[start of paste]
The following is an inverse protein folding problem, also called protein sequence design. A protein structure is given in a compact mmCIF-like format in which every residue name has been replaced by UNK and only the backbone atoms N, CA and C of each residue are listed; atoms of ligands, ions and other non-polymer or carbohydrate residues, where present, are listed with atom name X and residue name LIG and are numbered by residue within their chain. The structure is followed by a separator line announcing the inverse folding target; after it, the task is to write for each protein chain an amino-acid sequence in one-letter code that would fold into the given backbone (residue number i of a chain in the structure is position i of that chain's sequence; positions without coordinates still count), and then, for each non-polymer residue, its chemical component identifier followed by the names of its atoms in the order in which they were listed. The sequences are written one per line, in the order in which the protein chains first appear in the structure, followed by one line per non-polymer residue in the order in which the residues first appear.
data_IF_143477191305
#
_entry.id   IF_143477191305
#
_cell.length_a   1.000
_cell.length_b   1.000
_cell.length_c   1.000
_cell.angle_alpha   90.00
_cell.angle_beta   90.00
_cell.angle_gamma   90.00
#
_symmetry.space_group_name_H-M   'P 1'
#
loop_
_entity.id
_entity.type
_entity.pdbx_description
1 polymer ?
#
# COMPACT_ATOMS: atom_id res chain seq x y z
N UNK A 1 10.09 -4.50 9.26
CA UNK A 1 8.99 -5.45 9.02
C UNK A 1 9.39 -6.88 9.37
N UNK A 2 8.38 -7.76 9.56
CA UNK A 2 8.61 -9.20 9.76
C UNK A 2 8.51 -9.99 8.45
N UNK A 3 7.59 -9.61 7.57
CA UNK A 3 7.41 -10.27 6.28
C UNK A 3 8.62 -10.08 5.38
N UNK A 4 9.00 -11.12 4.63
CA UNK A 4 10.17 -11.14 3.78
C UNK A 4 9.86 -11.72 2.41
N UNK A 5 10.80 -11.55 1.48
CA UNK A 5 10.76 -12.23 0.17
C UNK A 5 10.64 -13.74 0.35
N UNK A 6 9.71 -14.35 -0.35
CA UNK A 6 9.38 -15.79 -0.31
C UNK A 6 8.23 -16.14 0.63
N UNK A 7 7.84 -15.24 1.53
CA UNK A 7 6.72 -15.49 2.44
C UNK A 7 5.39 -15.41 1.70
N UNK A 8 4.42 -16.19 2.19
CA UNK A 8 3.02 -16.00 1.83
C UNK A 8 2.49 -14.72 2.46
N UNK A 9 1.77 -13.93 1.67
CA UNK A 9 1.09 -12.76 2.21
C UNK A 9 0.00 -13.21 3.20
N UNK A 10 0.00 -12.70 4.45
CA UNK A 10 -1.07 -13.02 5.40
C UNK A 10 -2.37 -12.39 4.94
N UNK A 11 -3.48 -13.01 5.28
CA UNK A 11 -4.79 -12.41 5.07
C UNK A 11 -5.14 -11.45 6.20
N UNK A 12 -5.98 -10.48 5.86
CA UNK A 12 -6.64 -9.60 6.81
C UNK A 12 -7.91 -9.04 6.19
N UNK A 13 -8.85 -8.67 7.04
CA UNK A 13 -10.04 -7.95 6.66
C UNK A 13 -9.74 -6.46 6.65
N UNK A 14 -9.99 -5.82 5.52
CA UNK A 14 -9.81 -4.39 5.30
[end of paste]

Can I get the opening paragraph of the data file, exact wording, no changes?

The following is an inverse protein folding problem, also called protein sequence design. A protein structure is given in a compact mmCIF-like format in which every residue name has been replaced by UNK and only the backbone atoms N, CA and C of each residue are listed; atoms of ligands, ions and other non-polymer or carbohydrate residues, where present, are listed with atom name X and residue name LIG and are numbered by residue within their chain. The structure is followed by a separator line announcing the inverse folding target; after it, the task is to write for each protein chain an amino-acid sequence in one-letter code that would fold into the given backbone (residue number i of a chain in the structure is position i of that chain's sequence; positions without coordinates still count), and then, for each non-polymer residue, its chemical component identifier followed by the names of its atoms in the order in which they were listed. The sequences are written one per line, in the order in which the protein chains first appear in the structure, followed by one line per non-polymer residue in the order in which the residues first appear.